Bootstrapping the right way

Yanir Seroussi | @yanirseroussi |

Note: This talk is also available as a blog post

Running example: A/B testing

We want to... conversion rates and revenue

...estimate uncertainty of metrics

We don't want...

...binary answers

...too many modelling assumptions

We want to compare...

conversion rates

Example: Testing titles for this talk

TitleRambling about bootstrapping, confidence intervals, and the reliability of online sourcesBootstrapping the right way
Ticket sales350410
Conversion rate14%16.4%

Why are we doing this?

Back to our problem: Ask the internet?

Let's look at a type of dataset that I often work on: conversions [...] the formula for the confidence interval [...]

scipy.stats.beta.ppf([0.025, 0.975],
                     n - k)

Applying the formula to our case...

...but the difference CI can't be obtained from single-sample CIs!


On bootstrapping confidence intervals

What do CIs even mean?

In statistics, a confidence interval (CI) is a type of interval estimate, computed from the statistics of the observed data, that might contain the true value of an unknown population parameter. The interval has an associated confidence level that, loosely speaking, quantifies the level of confidence that the parameter lies in the interval. More strictly speaking, the confidence level represents the frequency (i.e. the proportion) of possible confidence intervals that contain the true value of the unknown population parameter. In other words, if confidence intervals are constructed using a given confidence level from an infinite number of independent sample statistics, the proportion of those intervals that contain the true value of the parameter will be equal to the confidence level.

– Wikipedia, Confidence interval

Let's try again...

Interval: Not a single point, a range

Confidence level: Higher is wider, lower is narrower

Confidence interval: Yet another confusing frequentist concept

Key insight: We can test the correctness of CI algorithms!

The basic bootstrap idea

  1. Simulate the population by sampling with replacement from your sample(s)
  2. Calculate interesting stats based on the resamples

Bootstrapping by example: CI for mean

Original10, 12, 20, 30, 4523.4
Resample 130, 20, 12, 12, 4523.8
Resample 220, 20, 30, 30, 3026
...many more resamples...
means = [np.random.choice(sample, size=len(sample)).mean()
         for _ in range(num_resamples)]
np.percentile(means, [2.5, 97.5])

What's wrong with the example?

What's wrong? "many more resamples"

[...] the number of resamples needs to be 15,000 or more, for 95% probability that simulation-based one-sided levels fall within 10% of the true values, for 95% intervals [...]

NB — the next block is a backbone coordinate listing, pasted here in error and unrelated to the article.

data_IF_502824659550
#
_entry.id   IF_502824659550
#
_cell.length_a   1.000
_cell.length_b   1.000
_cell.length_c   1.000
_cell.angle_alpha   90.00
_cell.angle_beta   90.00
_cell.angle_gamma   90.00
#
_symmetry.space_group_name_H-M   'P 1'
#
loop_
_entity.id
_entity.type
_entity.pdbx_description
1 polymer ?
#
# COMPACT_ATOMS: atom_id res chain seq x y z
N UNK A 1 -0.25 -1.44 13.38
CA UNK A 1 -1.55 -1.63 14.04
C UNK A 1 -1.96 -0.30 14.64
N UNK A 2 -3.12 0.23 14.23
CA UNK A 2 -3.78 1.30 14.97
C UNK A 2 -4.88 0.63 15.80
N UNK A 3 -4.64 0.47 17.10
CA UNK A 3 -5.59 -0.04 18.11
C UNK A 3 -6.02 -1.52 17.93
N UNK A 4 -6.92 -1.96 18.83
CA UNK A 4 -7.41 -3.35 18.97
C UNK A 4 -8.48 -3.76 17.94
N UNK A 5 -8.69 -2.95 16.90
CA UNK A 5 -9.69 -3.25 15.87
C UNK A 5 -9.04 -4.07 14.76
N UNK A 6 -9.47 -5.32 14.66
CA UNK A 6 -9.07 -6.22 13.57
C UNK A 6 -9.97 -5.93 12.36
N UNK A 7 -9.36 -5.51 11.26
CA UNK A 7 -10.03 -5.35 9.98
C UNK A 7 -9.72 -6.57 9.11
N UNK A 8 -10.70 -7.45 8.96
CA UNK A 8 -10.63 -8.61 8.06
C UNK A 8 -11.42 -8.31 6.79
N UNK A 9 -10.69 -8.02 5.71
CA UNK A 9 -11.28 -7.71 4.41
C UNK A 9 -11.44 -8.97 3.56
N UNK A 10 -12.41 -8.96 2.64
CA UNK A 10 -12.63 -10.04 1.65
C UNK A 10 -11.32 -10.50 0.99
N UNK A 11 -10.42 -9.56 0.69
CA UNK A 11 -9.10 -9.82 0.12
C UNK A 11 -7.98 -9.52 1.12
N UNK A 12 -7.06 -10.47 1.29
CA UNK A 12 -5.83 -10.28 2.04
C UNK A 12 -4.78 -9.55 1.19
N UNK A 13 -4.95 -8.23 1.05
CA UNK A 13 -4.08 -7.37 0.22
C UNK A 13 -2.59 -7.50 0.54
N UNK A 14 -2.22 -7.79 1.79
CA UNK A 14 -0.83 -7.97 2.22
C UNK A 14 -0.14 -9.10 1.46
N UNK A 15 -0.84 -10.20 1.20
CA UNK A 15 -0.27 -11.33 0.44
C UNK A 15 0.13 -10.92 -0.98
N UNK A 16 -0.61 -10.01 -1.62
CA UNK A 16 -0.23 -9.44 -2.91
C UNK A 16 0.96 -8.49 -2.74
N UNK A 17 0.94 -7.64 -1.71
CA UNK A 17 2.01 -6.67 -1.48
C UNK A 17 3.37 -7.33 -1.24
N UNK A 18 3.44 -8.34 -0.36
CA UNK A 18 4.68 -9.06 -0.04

We want decisions to depend on the data, not random variation in the Monte Carlo implementation. We used r = 500,000 in the Verizon project.

What's wrong? Percentile method

The sample sizes needed for different intervals to satisfy the "reasonably accurate" (off by no more than 10% on each side) criterion are: n ≥ 101 for the bootstrap t, 220 for the skewness-adjusted t statistic, 2,235 for expanded percentile, 2,383 for percentile, 4,815 for ordinary t (which I have rounded up to 5,000 above), 5,063 for t with bootstrap standard errors and something over 8,000 for the reverse percentile method.

Why not simulate to test the CIs?

Bootstrapping is promoted because "it's just for loops" *

We should also use for loops to validate bootstrapping code!

* It's actually not that simple:

In practice, implementing some of the more accurate bootstrap methods is difficult, and people should use a package rather than attempt this themselves.

Back on course...

Comparing revenue

Example: Testing different price tiers

Free40% @ $060% @ $0
Tier 130% @ $2525% @ $50
Tier 220% @ $5010% @ $100
Tier 310% @ $1005% @ $200
True mean$27.5$32.5

However, observed revenue varies

Factors: different taxes, exchange rates, discount vouchers, etc.

(and our friend, randomness)

Let's simulate!

rnd = np.random.RandomState(0)
weights = [0.4, 0.3, 0.2, 0.1]
prices = [0, 25, 50, 100]
sample = []
for price, size in zip(prices, rnd.multinomial(100, weights)):
    if price:
        sample.extend(rnd.poisson(price, size))
        sample.extend([0] * size)

Testing different CI methods with ARCH

How often is the true difference in means in the "95%" CI?

What about revenue over time?

Out of scope, but remember the IID (independent and identically distributed) assumption


  • Don't compare single-sample CIs
  • Use enough resamples (15K?)
  • Use a solid bootstrapping package (Python ARCH)
  • Use the right bootstrap for the job
  • Consider going parametric Bayesian
  • Test all the things

Main takeaway

Further reading: Hackers beware: Bootstrap sampling may be harmful on